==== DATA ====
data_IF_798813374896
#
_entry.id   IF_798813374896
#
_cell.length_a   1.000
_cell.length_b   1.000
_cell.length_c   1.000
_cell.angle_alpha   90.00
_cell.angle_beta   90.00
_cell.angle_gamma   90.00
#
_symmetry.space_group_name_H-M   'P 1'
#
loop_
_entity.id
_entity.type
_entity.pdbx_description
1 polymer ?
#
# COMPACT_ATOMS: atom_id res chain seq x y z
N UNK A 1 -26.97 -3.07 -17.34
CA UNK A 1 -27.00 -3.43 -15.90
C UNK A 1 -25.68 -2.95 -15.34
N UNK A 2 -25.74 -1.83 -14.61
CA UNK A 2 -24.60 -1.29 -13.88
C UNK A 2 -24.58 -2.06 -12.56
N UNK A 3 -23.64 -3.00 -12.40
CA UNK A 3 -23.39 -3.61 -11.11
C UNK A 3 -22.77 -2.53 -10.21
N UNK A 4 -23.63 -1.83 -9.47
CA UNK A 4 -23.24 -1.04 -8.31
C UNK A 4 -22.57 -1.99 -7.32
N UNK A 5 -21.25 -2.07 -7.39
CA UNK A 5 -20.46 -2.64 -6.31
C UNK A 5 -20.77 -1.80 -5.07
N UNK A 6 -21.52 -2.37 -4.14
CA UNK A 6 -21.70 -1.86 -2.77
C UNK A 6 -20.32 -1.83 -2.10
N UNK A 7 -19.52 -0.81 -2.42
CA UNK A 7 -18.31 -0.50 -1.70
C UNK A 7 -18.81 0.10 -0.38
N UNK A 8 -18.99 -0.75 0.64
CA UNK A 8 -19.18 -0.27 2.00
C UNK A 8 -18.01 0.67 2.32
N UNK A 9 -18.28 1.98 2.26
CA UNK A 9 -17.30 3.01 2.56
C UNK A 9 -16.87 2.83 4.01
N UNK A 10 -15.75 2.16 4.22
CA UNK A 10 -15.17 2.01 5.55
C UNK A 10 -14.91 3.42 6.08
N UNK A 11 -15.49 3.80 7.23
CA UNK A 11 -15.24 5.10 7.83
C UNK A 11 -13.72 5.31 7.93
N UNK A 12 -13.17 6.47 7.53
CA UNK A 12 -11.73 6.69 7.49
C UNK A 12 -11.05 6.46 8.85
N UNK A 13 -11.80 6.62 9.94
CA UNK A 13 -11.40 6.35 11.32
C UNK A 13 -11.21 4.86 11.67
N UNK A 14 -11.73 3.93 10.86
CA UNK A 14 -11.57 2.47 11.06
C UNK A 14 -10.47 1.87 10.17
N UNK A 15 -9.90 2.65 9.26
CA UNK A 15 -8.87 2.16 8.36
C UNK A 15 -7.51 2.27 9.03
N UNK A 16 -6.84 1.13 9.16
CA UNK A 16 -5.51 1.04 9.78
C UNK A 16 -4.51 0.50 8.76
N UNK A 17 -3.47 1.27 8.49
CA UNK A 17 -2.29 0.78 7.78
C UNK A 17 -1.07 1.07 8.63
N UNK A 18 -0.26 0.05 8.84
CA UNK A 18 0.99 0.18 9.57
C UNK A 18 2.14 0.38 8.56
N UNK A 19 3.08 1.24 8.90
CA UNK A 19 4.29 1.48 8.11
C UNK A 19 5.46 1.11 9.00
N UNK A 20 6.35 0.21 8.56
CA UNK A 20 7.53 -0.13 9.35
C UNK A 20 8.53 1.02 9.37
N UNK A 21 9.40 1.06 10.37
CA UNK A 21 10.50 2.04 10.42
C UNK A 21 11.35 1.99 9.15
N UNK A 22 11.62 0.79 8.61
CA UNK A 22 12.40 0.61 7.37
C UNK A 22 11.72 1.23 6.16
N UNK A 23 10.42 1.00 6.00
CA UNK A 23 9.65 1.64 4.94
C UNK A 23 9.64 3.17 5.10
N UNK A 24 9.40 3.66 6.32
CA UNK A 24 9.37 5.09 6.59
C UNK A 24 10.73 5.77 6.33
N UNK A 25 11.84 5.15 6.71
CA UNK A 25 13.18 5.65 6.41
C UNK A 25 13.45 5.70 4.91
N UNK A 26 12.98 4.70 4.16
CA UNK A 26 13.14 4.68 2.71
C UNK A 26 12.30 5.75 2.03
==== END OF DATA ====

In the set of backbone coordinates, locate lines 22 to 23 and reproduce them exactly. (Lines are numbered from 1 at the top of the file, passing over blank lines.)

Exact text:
CA UNK A 1 -27.00 -3.43 -15.90
C UNK A 1 -25.68 -2.95 -15.34